By 1995 I was losing interest in the hobby that had been a big part of my life for several years. My favorite store had moved a couple of times and it wasn’t convenient for me anymore. I had also gotten more involved at school and wasn’t working much which meant I had less disposable income. Sometime during that year two things happened that ended my comic book buying for about a decade. The first was my store, The Comic Strip, merged or sold out to the worst store in town (and by this time maybe the only store left), the infamous Lion & Unicorn. The industry was shrinking as the speculator market figured out that the multiple copies of books they were hoarding away would never be worth anything. The market demand disappeared and stores all over the country shut down. The change meant a lot of loyal customers saw stores they loved disappear and were forced to deal with the remaining players. I was left doing business with a company I had avoided as much as possible. To put it simply, I loathed having to walk into Lion & Unicorn on a regular basis. From poor customer service to rude and uninterested employees I quickly lost interest in reading comics and finally just quit going. I still remember the good days at The Comic Strip where everyone knew my name and they would sometimes even order stuff for me just on the off chance I might be interested. The other store didn’t really care and represented everything bad and stereotypical about the hobby. I seriously think the Simpson’s Comic Book Guy used to work there. At this point I was pretty much done but still occasionally wandered into a store if I found myself in the area.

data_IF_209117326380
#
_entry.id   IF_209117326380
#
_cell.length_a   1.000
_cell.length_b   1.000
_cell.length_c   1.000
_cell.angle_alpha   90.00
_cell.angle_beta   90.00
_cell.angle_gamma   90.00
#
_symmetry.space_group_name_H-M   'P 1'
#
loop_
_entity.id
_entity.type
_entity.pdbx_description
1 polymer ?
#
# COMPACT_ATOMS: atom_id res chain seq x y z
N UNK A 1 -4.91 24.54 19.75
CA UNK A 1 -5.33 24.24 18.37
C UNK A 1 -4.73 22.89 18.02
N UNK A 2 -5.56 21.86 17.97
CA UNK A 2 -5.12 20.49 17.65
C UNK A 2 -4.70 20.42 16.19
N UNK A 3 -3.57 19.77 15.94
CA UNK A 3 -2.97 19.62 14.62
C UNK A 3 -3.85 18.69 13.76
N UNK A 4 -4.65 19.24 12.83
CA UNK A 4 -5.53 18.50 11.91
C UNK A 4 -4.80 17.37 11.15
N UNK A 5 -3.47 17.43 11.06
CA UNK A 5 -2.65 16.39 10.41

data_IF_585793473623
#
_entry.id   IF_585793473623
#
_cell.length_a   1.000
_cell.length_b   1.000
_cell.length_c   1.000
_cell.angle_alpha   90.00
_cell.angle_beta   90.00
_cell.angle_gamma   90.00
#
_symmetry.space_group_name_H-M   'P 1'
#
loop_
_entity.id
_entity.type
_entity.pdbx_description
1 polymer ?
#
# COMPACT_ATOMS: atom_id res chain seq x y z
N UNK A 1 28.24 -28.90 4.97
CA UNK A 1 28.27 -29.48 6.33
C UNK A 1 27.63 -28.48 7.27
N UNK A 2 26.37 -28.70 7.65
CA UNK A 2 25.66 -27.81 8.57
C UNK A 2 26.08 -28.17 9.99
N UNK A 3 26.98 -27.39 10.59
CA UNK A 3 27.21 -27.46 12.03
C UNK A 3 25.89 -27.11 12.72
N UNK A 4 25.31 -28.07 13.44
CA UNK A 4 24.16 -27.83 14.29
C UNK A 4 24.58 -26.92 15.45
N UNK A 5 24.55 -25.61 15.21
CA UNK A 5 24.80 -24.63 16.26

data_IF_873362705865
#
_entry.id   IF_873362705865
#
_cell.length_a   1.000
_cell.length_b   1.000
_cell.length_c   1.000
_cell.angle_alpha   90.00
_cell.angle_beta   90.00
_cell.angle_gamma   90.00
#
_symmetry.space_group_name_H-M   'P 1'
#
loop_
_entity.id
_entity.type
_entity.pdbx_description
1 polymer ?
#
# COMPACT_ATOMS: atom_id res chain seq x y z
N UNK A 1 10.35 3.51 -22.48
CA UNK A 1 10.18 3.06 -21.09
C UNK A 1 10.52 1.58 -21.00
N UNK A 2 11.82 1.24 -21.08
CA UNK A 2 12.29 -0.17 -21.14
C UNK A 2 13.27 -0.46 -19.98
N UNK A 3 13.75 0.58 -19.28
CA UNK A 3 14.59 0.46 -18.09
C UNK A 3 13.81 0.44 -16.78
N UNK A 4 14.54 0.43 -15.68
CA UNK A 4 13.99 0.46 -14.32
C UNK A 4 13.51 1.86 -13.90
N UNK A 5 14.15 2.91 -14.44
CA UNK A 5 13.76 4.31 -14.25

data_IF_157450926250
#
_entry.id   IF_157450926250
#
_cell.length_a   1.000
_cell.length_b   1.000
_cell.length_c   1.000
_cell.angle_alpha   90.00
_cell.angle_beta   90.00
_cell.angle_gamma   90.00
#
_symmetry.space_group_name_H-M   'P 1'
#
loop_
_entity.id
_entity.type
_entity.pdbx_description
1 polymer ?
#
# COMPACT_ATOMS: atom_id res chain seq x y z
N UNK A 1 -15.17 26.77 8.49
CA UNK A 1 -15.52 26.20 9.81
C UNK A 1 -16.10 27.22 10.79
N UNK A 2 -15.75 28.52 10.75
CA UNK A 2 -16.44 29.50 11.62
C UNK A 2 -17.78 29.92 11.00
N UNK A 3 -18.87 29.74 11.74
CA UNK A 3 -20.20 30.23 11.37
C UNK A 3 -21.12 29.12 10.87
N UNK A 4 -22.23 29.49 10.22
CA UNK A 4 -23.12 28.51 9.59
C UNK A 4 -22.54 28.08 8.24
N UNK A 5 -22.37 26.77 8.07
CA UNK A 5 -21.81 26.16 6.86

The other factor that pushed me away from comics was my growing interest in computers and specifically the Internet. I had been using services like Prodigy and AOL but found the old machine too slow to hold my interest for long. It also could not play the games I wanted to play. In early 1996 I bought a new PC which resulted in a spiral of late night Internet sessions that often lasted well into the early morning hours. I spent so much of my time on the computer that most of my life during that time is really a blur. I didn’t sleep enough during and limped through my last years at college in a bit of a sleep deprived haze. The story of me and the internet is also a long one and concludes with me married and a father but that is a story (probably a more interesting one) for another time. What is important here is that all comic book interest come to a complete stop. I racked up nice sized bills for Internet access. Remember, these were the days of paying by the hour. Pretty much all disposable income (and more) was used up so there was nothing left for buying funny books. On top of that I no longer had a comic book “home” so I didn’t feel like there was anything left for me in the hobby. My time as a comic book fan ended. At least for a while.
Life moved on as it tends to do. I moved my collection from one apartment to another then to a rental house then to my own home never really thinking much about it. I also never considered getting rid of any of it even when it became obvious I didn’t have the space for it. It was just always there, waiting for me to get interested again. Over 10 years passed and I never once had the urge to go back into a comic book store. If you had asked me then if I was interested in the genre I would have said “no” and that I couldn’t see myself ever being interested again. You know what they say about saying “never” right?
Sometime in 2006 I think I got word that Marvel Comics was working with Stephen King to produce a comic book based on King’s Dark Tower books. For those of you that don’t know, The Dark Tower has been a minor obsession of mine since high school. I knew immediately that I would be getting the book. It wasn’t long until I checked with a local store to see if they would be getting the book. Sure enough they were and that there would be a midnight launch of the title in February 2007. I wasn’t really into the midnight launch but I asked if they would have plenty of copies. They said yes and I made plans to stop by once the book was released. I remember distinctly telling people I knew and even my wife that this could be a very bad thing. It was this casual stopping at a comic store that got me started the last time. I joked about how I would end up buying dozens of books a month because of Stephen King. I really did think I was joking but something told me I was actually being prophetic.